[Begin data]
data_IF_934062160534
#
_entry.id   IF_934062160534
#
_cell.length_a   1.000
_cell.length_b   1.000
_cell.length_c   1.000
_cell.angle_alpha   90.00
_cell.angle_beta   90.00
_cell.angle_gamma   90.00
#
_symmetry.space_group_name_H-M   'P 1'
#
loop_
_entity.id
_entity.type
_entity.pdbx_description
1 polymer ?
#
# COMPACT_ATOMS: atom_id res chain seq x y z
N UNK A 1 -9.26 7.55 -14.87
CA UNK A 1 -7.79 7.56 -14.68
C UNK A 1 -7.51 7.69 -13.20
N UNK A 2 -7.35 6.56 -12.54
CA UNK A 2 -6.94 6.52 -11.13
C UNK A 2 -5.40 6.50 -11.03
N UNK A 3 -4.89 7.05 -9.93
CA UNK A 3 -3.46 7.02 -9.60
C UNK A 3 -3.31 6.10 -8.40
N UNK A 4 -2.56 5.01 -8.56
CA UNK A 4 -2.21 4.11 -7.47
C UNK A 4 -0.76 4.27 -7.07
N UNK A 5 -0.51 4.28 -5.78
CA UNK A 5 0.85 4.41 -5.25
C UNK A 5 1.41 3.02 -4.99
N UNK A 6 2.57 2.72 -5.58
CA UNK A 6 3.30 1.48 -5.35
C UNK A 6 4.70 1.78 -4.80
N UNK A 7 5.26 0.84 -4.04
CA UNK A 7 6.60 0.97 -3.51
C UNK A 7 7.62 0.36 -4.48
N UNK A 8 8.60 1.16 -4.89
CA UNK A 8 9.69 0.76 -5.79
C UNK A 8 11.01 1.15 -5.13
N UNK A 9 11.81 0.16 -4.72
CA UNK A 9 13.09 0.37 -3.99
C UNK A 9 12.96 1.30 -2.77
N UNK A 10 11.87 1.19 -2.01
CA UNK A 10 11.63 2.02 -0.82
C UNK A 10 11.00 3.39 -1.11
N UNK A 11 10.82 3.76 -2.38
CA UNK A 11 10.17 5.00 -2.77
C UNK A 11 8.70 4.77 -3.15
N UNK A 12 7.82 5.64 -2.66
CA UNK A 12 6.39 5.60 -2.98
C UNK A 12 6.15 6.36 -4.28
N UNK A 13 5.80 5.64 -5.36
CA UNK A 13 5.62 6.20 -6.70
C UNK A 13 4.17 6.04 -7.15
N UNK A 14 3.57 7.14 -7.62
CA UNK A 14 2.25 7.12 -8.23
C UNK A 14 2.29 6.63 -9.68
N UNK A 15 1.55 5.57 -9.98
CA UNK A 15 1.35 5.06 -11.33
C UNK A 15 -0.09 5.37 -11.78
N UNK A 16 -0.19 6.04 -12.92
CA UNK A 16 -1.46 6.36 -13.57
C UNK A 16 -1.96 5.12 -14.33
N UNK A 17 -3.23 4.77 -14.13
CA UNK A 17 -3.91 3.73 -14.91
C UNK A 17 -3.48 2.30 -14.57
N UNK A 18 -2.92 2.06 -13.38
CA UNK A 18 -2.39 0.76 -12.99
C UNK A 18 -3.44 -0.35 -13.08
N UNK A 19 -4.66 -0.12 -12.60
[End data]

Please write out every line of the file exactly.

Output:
data_IF_934062160534
#
_entry.id   IF_934062160534
#
_cell.length_a   1.000
_cell.length_b   1.000
_cell.length_c   1.000
_cell.angle_alpha   90.00
_cell.angle_beta   90.00
_cell.angle_gamma   90.00
#
_symmetry.space_group_name_H-M   'P 1'
#
loop_
_entity.id
_entity.type
_entity.pdbx_description
1 polymer ?
#
# COMPACT_ATOMS: atom_id res chain seq x y z
N UNK A 1 -9.26 7.55 -14.87
CA UNK A 1 -7.79 7.56 -14.68
C UNK A 1 -7.51 7.69 -13.20
N UNK A 2 -7.35 6.56 -12.54
CA UNK A 2 -6.94 6.52 -11.13
C UNK A 2 -5.40 6.50 -11.03
N UNK A 3 -4.89 7.05 -9.93
CA UNK A 3 -3.46 7.02 -9.60
C UNK A 3 -3.31 6.10 -8.40
N UNK A 4 -2.56 5.01 -8.56
CA UNK A 4 -2.21 4.11 -7.47
C UNK A 4 -0.76 4.27 -7.07
N UNK A 5 -0.51 4.28 -5.78
CA UNK A 5 0.85 4.41 -5.25
C UNK A 5 1.41 3.02 -4.99
N UNK A 6 2.57 2.72 -5.58
CA UNK A 6 3.30 1.48 -5.35
C UNK A 6 4.70 1.78 -4.80
N UNK A 7 5.26 0.84 -4.04
CA UNK A 7 6.60 0.97 -3.51
C UNK A 7 7.62 0.36 -4.48
N UNK A 8 8.60 1.16 -4.89
CA UNK A 8 9.69 0.76 -5.79
C UNK A 8 11.01 1.15 -5.13
N UNK A 9 11.81 0.16 -4.72
CA UNK A 9 13.09 0.37 -3.99
C UNK A 9 12.96 1.30 -2.77
N UNK A 10 11.87 1.19 -2.01
CA UNK A 10 11.63 2.02 -0.82
C UNK A 10 11.00 3.39 -1.11
N UNK A 11 10.82 3.76 -2.38
CA UNK A 11 10.17 5.00 -2.77
C UNK A 11 8.70 4.77 -3.15
N UNK A 12 7.82 5.64 -2.66
CA UNK A 12 6.39 5.60 -2.98
C UNK A 12 6.15 6.36 -4.28
N UNK A 13 5.80 5.64 -5.36
CA UNK A 13 5.62 6.20 -6.70
C UNK A 13 4.17 6.04 -7.15
N UNK A 14 3.57 7.14 -7.62
CA UNK A 14 2.25 7.12 -8.23
C UNK A 14 2.29 6.63 -9.68
N UNK A 15 1.55 5.57 -9.98
CA UNK A 15 1.35 5.06 -11.33
C UNK A 15 -0.09 5.37 -11.78
N UNK A 16 -0.19 6.04 -12.92
CA UNK A 16 -1.46 6.36 -13.57
C UNK A 16 -1.96 5.12 -14.33
N UNK A 17 -3.23 4.77 -14.13
CA UNK A 17 -3.91 3.73 -14.91
C UNK A 17 -3.48 2.30 -14.57
N UNK A 18 -2.92 2.06 -13.38
CA UNK A 18 -2.39 0.76 -12.99
C UNK A 18 -3.44 -0.35 -13.08
N UNK A 19 -4.66 -0.12 -12.60